HSBC will cut 30,000 jobs, or almost 10% of its workforce, by 2013 as it seeks to reduce costs by $3.5 billion, the bank announced today as it reported first half earnings .
Chief Executive Stuart Gulliver told journalists in London that the bank would shed 25,000 positions in addition to the 5,000 that had already been announced. The number far exceeds the 10,000 cuts that had been expected.
"If we're looking to take 10% out of the cost base of the firm," Gulliver said, "It's not altogether surprising that it's 10% of headcount."
It's possible that total headcount by the end of 2013 won't be reduced by 30,000 as the bank grows in places such as Europe and Latin America, the CEO said. The bank may hire between 3,000 and 4,000 employees in emerging markets, Gulliver said.
And, the bank may spin off some businesses, cutting its employment through divestitures. The 30,000 isn't a firm figure because the bank is working toward an "efficiency target," Gulliver said.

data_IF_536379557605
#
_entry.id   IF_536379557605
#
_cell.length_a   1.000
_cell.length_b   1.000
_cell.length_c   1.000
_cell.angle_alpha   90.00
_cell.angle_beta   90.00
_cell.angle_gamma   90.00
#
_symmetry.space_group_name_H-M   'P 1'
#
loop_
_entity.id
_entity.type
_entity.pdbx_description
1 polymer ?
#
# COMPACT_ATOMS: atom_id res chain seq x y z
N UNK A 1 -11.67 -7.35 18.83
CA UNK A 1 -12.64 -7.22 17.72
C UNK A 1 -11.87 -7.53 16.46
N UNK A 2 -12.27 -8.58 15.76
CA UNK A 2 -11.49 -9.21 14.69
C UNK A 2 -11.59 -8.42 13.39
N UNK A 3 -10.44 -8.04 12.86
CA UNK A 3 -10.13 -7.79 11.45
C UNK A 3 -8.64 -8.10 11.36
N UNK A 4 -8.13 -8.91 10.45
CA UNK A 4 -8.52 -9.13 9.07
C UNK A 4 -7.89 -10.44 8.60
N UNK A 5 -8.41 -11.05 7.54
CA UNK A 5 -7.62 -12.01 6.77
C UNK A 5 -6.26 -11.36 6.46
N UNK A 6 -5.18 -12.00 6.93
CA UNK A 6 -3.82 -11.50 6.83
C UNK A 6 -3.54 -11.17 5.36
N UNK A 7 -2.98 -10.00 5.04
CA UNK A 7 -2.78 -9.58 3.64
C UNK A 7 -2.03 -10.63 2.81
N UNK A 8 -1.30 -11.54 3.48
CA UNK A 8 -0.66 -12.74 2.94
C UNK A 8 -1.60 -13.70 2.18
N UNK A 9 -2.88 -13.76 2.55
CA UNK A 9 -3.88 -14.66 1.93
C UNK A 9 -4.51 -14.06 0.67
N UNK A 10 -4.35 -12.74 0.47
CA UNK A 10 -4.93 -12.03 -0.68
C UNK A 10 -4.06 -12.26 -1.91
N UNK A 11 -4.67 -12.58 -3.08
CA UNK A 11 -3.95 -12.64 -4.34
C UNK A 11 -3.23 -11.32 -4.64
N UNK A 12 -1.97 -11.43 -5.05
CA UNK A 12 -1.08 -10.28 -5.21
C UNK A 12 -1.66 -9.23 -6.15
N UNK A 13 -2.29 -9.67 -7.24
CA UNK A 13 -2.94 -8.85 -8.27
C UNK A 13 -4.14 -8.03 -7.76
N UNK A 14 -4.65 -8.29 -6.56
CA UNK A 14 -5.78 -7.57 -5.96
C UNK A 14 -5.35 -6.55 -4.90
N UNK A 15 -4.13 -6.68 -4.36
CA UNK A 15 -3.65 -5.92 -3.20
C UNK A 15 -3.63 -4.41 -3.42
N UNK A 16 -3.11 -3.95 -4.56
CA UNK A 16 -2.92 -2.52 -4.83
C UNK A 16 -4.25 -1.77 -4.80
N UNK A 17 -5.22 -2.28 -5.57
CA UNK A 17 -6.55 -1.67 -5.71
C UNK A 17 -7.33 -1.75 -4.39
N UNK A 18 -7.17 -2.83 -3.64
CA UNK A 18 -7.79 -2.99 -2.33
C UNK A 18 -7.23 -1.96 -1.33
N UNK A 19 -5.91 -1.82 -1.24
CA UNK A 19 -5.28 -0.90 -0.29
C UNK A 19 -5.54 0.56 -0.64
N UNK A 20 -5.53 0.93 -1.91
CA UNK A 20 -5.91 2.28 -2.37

Yesterday, HSBC announced a plan to sell 195 U.S. branches, almost half of its branch network in the country, to First Niagara Financial Group for about $1 billion. Most of the 1,900 people who staff the branches are expected to keep their jobs, First Niagara said.
Of the 5,000 cuts already announced, 1,700 will take place in Latin America, 1,400 in the U.S., 700 in France, 700 in the U.K. and 300 in the Middle East. It wasn't immediately clear where the rest of the eliminations will be concentrated. The firm has already shut down its retail businesses in Russia and Poland.
The firm set aside $10.5 billion in compensation and benefits for the first half of 2011, up from $10 billion it set aside in the second half of 2010.
For the first half of 2011, HSBC saw revenue growth driven by commercial banking, where revenue was up 14% compared to the second half of 2010. Global banking and markets profits totaled $4.8 billion in the first half of 2011, down 12% from the year earlier period but up 28% from the second half of 2010.
Gulliver said the bank fared better than its competitors in global banking because there's much less proprietary trading, a small commodities desk, and the business is "rooted in a customer base where GDP growth is high."
Write to Julie Steinberg